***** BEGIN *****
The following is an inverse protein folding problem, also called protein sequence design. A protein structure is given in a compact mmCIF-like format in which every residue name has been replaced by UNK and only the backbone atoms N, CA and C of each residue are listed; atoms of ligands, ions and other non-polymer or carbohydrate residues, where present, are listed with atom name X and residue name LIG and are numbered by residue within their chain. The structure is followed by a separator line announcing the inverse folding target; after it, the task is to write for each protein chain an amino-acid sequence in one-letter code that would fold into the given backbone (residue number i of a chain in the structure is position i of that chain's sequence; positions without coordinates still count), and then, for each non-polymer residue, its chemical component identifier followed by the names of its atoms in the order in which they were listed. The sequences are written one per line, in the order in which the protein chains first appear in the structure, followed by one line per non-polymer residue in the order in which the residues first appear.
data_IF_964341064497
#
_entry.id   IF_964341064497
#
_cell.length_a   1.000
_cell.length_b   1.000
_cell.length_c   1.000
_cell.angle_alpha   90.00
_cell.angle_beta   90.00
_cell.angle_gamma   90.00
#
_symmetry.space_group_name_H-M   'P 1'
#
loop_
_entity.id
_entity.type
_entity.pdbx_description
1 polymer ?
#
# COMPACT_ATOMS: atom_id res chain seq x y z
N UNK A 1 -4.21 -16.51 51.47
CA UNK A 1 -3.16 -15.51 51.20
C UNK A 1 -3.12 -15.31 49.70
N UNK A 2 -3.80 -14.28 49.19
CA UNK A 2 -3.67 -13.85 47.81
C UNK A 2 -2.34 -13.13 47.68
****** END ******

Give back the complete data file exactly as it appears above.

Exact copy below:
The following is an inverse protein folding problem, also called protein sequence design. A protein structure is given in a compact mmCIF-like format in which every residue name has been replaced by UNK and only the backbone atoms N, CA and C of each residue are listed; atoms of ligands, ions and other non-polymer or carbohydrate residues, where present, are listed with atom name X and residue name LIG and are numbered by residue within their chain. The structure is followed by a separator line announcing the inverse folding target; after it, the task is to write for each protein chain an amino-acid sequence in one-letter code that would fold into the given backbone (residue number i of a chain in the structure is position i of that chain's sequence; positions without coordinates still count), and then, for each non-polymer residue, its chemical component identifier followed by the names of its atoms in the order in which they were listed. The sequences are written one per line, in the order in which the protein chains first appear in the structure, followed by one line per non-polymer residue in the order in which the residues first appear.
data_IF_964341064497
#
_entry.id   IF_964341064497
#
_cell.length_a   1.000
_cell.length_b   1.000
_cell.length_c   1.000
_cell.angle_alpha   90.00
_cell.angle_beta   90.00
_cell.angle_gamma   90.00
#
_symmetry.space_group_name_H-M   'P 1'
#
loop_
_entity.id
_entity.type
_entity.pdbx_description
1 polymer ?
#
# COMPACT_ATOMS: atom_id res chain seq x y z
N UNK A 1 -4.21 -16.51 51.47
CA UNK A 1 -3.16 -15.51 51.20
C UNK A 1 -3.12 -15.31 49.70
N UNK A 2 -3.80 -14.28 49.19
CA UNK A 2 -3.67 -13.85 47.81
C UNK A 2 -2.34 -13.13 47.68